Let’s also not forget its underappreciated income story, where the business has also delivered 40 years of dividend growth.
While UK-based, Halma (HLMA) is exposed to global trends around health and safety regulation and demand for healthcare and life-critical resources. It makes and sells worldwide in to highly regulated markets, such as hazard detectors to environmental protection kits and sensors, which makes revenues and profits very resilient.
The company’s objective is simple. It aims to double its earnings every five years while still generating strong returns. You need to pay up for this growth. The stock currently trades on 50-times expected earnings for the current financial year to 31 March 2022, falling to a price earnings multiple of 45 the year after. We think this is justified by the track record and continuing growth potential. [SF]
Sainsbury’s (SBRY) 281p
Market cap: £6.3 billion
With a 15% share of the £100 billion per year grocery market, Britain’s second-largest supermarket chain plays an integral part in national life.
Trading in the 16 weeks to the end of June produced organic sales growth of 1.6% on the same period last year, ahead of expectations for a 1.7% fall and 10% ahead of the firm’s pre-pandemic sales.
Moreover, data from Kantar shows it gaining market share after sales increased by 0.4% in the 12 weeks to mid-June while its three big rivals saw their sales fall.
Management raised its full year earnings guidance, leaving analysts scrambling to upgrade their forecasts, yet the stock remains the second most shorted in the UK market.
While we don’t anticipate Sainsbury falling prey to private equity, the recent bid battle for rival Wm Morrison (MRW) has highlighted how cheap the business is by comparison, trading on just 4.5 times EV to EBITDA (enterprise value to earnings before interest, tax, depreciation and amortization) against a multiple of 8.3 times for its smaller rival. [IC]
UK fund picks
Henderson Opportunities Trust (HOT) £14.12
Market Cap: £112.9 million
This relatively small UK investment trust is focused on finding the next generation of ‘leaders’ across different sectors irrespective of market cap and trades at a discount to net assets despite a good track record.
The co-managers Laura Foll and James Henderson have a strong bias towards smaller, earlier stage companies that hold significant growth potential while they are also looking to grow dividend income.
The investment style is value driven with a focus on out of favour and under-researched companies trading at attractive valuations.
Over the last three and five years the trust has grown its net asset value by an annualised 7.9% and 13.5% respectively compared with 4.6% and 8.4% for the Morningstar investment trust all company category.
The fund’s largest positions include banks Natwest (NWG) and Barclays (BARC) as well as property group Springfield Properties (SPR:AIM), construction firm SigmaRoc (SRC:AIM) and transport infrastructure analytics software firm Tracsis (TRCS:AIM). The trust has an annual ongoing expense charge of 0.9% and a dividend yield of 1.9%. [MG]
Herald Investment Trust (HRI) £22.85
Market cap: £1.47 billion
This is another small cap focused trust geared to technology and technology-enabled businesses - although these days small cap to manager Katie Potts includes companies up to £3 billion – it is now more global in its approach yet remains heavily exposed to UK equities (approximately 49%) where it cut its teeth as a fund.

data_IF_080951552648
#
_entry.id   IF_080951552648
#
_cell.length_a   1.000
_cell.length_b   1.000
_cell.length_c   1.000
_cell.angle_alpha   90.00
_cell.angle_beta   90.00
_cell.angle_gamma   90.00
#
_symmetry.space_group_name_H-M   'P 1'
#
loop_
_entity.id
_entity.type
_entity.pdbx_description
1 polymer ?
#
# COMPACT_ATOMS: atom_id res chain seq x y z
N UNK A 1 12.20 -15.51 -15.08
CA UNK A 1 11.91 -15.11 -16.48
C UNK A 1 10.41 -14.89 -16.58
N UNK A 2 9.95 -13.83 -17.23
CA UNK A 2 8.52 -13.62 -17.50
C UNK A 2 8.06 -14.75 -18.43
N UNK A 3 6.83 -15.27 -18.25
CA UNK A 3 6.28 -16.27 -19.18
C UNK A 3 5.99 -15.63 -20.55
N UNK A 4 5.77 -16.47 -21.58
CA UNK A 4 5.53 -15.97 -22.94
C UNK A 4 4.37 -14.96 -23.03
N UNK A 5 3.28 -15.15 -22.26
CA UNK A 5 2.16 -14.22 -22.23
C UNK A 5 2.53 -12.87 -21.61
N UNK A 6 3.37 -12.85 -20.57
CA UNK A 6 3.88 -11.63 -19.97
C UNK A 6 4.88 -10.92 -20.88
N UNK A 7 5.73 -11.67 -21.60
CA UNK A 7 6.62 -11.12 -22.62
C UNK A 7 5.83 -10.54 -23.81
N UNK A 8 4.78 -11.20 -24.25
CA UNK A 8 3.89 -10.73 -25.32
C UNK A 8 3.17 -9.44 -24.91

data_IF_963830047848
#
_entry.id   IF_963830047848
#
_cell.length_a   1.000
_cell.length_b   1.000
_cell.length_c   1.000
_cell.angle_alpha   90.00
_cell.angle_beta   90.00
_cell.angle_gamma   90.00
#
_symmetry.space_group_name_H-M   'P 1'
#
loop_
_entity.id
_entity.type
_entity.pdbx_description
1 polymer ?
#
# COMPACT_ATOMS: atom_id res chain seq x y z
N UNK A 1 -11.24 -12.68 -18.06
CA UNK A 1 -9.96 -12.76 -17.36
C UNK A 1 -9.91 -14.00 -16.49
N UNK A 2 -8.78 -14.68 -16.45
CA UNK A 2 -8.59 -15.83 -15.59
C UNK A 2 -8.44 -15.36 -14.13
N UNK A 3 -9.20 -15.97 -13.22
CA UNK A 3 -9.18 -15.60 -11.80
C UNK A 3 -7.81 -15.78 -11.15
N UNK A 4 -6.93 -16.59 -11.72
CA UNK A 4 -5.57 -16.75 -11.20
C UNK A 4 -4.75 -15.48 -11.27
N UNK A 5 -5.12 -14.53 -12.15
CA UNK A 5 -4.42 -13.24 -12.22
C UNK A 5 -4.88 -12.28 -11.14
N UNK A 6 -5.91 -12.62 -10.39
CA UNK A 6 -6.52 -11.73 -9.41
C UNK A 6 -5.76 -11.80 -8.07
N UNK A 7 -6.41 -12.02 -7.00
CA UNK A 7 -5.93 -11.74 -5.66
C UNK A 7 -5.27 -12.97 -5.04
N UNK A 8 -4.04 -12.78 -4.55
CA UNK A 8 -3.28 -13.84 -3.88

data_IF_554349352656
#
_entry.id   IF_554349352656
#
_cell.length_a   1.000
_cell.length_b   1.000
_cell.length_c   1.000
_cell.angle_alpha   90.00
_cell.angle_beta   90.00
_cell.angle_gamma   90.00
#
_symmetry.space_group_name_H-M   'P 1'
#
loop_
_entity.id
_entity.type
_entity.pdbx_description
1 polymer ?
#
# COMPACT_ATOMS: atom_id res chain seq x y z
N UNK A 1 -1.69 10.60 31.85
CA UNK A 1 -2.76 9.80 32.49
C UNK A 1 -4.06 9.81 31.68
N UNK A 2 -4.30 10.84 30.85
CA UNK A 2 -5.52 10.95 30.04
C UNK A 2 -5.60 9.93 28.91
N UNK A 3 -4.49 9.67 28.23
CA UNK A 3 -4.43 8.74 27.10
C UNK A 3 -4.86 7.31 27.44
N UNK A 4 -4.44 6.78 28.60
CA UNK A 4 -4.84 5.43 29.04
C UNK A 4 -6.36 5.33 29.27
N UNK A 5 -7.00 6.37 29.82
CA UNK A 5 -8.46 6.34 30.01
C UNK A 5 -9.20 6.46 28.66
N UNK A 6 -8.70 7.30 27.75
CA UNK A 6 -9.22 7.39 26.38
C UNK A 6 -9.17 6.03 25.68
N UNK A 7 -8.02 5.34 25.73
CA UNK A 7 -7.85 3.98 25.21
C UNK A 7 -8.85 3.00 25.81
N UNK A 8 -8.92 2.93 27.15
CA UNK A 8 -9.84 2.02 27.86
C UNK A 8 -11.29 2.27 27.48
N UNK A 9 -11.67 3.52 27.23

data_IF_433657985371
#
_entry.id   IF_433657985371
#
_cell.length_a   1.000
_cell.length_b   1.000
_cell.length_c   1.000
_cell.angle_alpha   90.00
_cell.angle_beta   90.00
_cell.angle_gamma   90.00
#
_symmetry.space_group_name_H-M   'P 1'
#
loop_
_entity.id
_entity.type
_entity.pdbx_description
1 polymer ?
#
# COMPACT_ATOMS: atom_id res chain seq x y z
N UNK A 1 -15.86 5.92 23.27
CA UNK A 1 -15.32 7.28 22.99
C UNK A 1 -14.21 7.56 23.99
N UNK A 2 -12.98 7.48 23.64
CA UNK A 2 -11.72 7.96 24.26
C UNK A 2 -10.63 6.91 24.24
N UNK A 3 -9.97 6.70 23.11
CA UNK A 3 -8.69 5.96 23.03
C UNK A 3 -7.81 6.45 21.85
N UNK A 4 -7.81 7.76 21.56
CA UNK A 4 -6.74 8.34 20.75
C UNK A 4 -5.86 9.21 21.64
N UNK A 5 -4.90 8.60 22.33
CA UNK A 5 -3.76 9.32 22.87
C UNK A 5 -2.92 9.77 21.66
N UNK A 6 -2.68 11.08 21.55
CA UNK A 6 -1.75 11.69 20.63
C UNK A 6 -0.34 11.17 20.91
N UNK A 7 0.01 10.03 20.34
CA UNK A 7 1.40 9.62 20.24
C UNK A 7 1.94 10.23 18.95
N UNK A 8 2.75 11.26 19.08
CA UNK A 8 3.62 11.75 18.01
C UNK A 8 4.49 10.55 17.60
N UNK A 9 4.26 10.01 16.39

Trading 10.6% below the value of its underlying assets versus a 12 month average of 11%, this discount seems to poorly reflect an outstanding returns track record. Sure, over one-year, when growth has largely been out of favour, it has largely tracked its Investment Trusts Global Smaller Companies benchmark, returning 37% versus 36.2%. But if we take a longer view the outperformance shines through, trumping the benchmark’s 79.3% five-year record with a 220% return.
Top holdings at the moment include ID and anti-fraud security business GB Group (GBG:AIM), online media firm Next Fifteen (NFC:AIM) and Pegasystems, the Nasdaq-listed process automator. Ongoing charges stand at 1.08%, fair compared to most other tech and high growth funds. [SF]
Montanaro UK Smaller Companies (MTU) 167.8p
Market cap: £280 million
Over the past 10 years investment trust Montanaro UK Smaller Companies (MTU) has achieved a creditable annualised total return of 10.1% according to data from SharePad and since launch in March 1995 it has returned 842.7% against 238.2% for its benchmark, the Numis Smaller Companies index.
Montanaro invests in smaller companies on AIM and London’s Main Market. These are only small caps in relative terms as more than 80% of the portfolio features companies valued at £500 million or more.
It has an emphasis on quality which saw it underperform in the recent value rally. In the longer term, its focus on the best businesses should pay off.
Manager Charles Montanaro and his team generate their own ideas through detailed financial analysis and company site visits and are conservative on valuation.
Odyssean Investment Trust (OIT) 158.5p
Market cap: £147 million
Odyssean buys stakes in UK businesses when it believes the market hasn’t recognised opportunities for them to be better companies.
The investment trust’s fund managers come from a private equity background, so they are looking for many of the qualities being sought by private equity players in takeovers.
These attributes include companies with market leadership, ability to make good returns, operating in growing markets and doing something that is difficult for other businesses to replicate.
With private equity currently on a big spending spree, one could easily imagine that more of its investee companies could be takeover targets. Its current holdings include Chemring (CHG) and Clinigen (CLIN:AIM).
Odyssean typically invests when valuations are lower due to short-term trading issues or because there’s been a business setback. It says the market often values stocks on short-term performance, but it takes a longer-term view. [DC]